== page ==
Continue reading

Fourth Exploration: Ahimsa – Life Free of Violence

Ahimsa denotes an attitude and a mode of behavior towards all living creatures based on the recognition of the underlying unity of life.” (1)

This says it all: Can I viscerally feel that the person, plant or animal (and even a supposedly inanimate object) in front of me is really part of the One Being which I am?

Here again, I come upon that special symbol “I”. It is so close to me that it is very difficult to observe it and see what its truth is. A direct experience once gave me a wonderful perspective. On my day off, sitting on the porch in Belize where I lived then, I began to hear “I”… “I” … “I” coming from all the plants nearby, and also the stones and other objects, like the vehicles parked in the drive. Every form, whether sentient or inanimate was “speaking” this “I”.

The experience lasted for some minutes (timeless minutes) and created a living connection to all that was in my field of perception. A true “innerstanding” arose in me that corresponded to my experiential insights while using psychotropic substances 30 years earlier: Oneness is not a metaphor but the simple, “ordinary” fact of what is.

The symbol “I” and the thought that it expresses is actually what Existence calls Itself. In my ignorance of this fact, caught in the delusion of being a separate entity, I see this “I” as referring to the ego, but that is a mistaken perception.

Here is the voice of an Indian sage on this topic:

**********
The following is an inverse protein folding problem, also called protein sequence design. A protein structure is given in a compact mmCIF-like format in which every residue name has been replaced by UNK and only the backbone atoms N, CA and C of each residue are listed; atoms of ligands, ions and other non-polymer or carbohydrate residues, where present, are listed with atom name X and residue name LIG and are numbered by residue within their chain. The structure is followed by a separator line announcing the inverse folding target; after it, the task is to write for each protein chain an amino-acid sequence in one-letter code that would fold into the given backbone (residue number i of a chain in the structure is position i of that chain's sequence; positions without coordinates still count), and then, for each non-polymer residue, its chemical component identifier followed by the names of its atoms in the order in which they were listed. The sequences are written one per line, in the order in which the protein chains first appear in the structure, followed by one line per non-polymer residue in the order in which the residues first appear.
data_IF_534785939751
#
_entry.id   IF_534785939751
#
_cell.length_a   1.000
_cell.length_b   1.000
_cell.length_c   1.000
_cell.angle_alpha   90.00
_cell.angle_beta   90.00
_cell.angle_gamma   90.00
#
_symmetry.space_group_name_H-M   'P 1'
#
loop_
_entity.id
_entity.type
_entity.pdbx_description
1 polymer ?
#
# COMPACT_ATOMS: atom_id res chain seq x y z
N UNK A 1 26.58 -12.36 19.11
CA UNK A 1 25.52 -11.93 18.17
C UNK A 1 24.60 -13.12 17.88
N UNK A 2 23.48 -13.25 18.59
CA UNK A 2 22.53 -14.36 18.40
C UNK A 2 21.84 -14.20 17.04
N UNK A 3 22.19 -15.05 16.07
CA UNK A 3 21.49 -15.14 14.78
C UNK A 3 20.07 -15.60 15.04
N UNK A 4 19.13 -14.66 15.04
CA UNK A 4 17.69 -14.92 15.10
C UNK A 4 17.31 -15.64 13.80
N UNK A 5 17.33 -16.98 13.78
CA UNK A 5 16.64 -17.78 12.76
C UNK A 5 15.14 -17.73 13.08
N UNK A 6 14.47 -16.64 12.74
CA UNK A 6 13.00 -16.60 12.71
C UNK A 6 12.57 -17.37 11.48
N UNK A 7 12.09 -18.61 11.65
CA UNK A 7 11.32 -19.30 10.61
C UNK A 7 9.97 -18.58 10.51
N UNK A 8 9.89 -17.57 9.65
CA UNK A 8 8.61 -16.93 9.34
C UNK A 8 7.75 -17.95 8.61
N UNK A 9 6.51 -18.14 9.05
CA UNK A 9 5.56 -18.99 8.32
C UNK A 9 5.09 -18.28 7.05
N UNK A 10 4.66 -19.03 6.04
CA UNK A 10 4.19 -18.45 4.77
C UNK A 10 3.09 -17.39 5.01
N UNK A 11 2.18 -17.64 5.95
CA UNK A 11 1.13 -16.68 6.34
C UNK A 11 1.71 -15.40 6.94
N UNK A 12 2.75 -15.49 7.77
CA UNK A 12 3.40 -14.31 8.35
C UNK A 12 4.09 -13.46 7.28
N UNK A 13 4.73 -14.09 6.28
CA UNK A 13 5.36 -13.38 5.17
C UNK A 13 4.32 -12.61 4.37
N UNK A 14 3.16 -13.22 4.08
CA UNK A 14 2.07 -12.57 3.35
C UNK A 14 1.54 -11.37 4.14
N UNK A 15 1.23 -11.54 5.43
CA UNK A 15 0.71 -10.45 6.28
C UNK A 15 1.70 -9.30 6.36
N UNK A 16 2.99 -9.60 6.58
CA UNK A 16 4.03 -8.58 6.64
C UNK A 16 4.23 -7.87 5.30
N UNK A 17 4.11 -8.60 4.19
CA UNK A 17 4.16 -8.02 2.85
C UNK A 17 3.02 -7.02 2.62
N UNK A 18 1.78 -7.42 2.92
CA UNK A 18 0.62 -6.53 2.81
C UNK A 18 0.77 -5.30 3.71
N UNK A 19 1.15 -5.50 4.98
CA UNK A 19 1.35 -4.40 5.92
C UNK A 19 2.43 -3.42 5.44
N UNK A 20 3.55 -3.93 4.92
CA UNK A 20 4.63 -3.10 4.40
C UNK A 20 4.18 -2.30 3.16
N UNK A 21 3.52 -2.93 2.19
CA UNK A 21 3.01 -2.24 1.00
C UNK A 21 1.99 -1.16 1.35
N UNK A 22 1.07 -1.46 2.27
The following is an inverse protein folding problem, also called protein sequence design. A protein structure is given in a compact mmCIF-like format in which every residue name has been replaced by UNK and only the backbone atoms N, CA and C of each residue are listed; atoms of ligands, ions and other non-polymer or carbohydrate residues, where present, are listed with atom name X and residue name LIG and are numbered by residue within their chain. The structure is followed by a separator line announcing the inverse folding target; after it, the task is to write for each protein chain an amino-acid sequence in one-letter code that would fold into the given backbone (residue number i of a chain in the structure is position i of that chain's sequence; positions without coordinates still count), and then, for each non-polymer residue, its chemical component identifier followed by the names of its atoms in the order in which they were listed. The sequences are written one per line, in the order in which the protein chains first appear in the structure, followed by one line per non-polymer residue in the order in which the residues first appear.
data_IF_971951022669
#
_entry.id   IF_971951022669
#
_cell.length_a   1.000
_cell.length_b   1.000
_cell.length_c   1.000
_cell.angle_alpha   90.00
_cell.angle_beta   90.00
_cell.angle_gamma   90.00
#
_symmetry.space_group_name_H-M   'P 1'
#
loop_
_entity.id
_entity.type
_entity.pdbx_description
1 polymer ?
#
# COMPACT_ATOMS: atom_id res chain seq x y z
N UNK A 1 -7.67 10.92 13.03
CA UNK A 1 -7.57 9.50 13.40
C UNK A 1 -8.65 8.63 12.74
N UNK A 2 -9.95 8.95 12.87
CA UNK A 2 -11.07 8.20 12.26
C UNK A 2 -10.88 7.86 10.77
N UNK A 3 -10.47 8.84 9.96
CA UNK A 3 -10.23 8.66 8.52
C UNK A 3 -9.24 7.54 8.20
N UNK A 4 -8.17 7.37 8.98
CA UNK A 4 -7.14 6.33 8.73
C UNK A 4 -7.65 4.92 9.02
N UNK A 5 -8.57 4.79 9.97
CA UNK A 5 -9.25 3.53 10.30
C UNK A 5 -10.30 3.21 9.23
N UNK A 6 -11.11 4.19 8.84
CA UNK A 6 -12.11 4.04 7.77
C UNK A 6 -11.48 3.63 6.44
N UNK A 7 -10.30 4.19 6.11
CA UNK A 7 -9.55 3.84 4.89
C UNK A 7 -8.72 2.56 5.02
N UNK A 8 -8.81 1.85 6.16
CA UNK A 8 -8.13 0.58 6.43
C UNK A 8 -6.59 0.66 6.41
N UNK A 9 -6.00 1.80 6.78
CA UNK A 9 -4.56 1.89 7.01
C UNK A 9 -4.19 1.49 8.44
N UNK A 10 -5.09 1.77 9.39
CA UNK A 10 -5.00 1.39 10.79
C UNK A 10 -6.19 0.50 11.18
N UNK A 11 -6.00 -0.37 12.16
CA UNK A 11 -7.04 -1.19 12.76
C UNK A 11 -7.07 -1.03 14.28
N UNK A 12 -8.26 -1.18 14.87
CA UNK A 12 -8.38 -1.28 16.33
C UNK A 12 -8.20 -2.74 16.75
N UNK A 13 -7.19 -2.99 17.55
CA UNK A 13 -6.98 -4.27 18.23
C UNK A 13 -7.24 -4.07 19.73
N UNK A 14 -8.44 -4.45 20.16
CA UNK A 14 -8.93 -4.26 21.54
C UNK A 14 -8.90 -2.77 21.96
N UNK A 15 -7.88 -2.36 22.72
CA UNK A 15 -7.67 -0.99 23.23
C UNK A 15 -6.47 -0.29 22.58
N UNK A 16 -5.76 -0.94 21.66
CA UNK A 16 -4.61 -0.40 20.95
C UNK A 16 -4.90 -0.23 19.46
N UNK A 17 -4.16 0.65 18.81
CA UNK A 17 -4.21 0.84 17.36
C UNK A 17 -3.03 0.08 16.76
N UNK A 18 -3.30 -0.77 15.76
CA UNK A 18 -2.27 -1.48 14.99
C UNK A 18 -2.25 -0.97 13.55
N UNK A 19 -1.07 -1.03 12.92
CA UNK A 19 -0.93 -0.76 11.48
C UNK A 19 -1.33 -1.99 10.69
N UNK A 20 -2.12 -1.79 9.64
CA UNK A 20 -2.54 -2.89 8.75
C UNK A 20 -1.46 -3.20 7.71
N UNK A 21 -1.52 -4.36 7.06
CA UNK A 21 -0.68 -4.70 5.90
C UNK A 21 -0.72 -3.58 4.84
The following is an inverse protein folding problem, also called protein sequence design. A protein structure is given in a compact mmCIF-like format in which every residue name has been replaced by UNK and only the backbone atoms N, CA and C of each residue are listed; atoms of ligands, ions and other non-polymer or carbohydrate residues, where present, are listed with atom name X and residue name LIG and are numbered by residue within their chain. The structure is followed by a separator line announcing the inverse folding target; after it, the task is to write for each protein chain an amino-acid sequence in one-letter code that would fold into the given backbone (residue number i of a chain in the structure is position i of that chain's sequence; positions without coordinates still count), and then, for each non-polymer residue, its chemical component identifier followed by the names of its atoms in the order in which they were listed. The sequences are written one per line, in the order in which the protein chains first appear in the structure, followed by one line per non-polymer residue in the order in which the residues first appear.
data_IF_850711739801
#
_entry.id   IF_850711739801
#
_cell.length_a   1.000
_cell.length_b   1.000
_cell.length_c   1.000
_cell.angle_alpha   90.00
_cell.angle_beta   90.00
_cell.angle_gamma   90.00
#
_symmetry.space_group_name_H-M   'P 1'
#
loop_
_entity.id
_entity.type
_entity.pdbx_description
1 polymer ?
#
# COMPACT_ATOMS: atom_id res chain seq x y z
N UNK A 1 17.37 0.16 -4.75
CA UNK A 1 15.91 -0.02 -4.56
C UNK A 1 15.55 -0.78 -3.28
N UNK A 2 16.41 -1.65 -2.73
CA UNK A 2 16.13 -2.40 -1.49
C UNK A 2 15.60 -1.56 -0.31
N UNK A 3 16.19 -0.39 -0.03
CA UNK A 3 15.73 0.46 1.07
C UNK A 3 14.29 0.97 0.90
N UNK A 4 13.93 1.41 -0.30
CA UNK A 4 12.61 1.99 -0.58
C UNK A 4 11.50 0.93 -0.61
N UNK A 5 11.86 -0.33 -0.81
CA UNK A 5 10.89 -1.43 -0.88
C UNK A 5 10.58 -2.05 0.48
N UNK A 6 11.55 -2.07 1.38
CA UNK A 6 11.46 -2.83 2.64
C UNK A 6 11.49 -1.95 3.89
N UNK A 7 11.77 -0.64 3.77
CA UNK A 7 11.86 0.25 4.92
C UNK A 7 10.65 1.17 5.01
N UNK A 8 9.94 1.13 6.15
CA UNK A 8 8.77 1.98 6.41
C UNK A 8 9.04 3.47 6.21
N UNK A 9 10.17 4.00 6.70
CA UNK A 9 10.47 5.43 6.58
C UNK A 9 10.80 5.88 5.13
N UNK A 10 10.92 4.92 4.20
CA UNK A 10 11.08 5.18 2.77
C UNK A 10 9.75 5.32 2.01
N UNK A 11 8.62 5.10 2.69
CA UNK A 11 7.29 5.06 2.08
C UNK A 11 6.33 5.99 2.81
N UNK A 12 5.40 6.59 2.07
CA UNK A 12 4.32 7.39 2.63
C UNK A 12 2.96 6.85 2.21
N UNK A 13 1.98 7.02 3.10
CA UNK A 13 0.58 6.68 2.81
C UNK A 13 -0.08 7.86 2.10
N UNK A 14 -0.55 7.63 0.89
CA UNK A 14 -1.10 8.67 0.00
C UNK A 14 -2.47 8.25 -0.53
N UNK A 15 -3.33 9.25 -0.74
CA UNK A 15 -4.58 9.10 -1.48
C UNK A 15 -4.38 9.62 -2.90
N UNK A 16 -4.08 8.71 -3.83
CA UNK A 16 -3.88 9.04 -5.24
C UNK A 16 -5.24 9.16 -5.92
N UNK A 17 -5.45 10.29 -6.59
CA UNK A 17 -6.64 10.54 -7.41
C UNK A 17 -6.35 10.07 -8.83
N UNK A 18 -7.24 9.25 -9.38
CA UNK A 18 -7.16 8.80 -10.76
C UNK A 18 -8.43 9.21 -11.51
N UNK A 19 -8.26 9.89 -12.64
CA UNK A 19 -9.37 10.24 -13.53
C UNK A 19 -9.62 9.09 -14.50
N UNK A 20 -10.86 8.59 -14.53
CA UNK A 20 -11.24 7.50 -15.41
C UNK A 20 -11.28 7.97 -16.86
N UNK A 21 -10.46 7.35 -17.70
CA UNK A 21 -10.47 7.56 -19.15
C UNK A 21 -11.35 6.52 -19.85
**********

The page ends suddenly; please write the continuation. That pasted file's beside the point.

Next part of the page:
“O mind, what are you searching?

Inside and outside it is one only.

It is the concept that makes you feel inside and outside.

Once the earthen pot bearing the name Nanak is broken, by getting rid of the concept that I am the body, where is inside and outside?

It is “I” only prevailing everywhere.

Like the fragrance in a flower, like an image in a mirror, this sense of “I-am-ness” is felt in the body.

Abide in the sense of “I-am-ness” and you shall be liberated.”

Guru Nanak (2.)

and another modern sage, Ramana, puts it thus:

“…not even uttering the word “I”, one should inquire keenly thus: “Now, what is it that rises as ‘I’?” Then, there would shine in the Heart a kind of wordless illumination of the form ‘I-I’. That is, there would shine of its own accord the pure consciousness which is unlimited and one, the limited and the many thoughts having disappeared.” (3.)

From this experience a gentleness of mind began to develop that now, eleven years later, has replaced my former injured and fearful mind that was prone to violence when threatened. The violence was generally subtle passive-aggressive behavior and other forms of attempting to protect myself, but nonetheless it was violence as understood in the yoga sutras.

Ahimsa is the first of the five yamas of the yoga sutras, which can be understood to be existential imperatives for anyone on the Path of Yoga (see “Third Exploration”).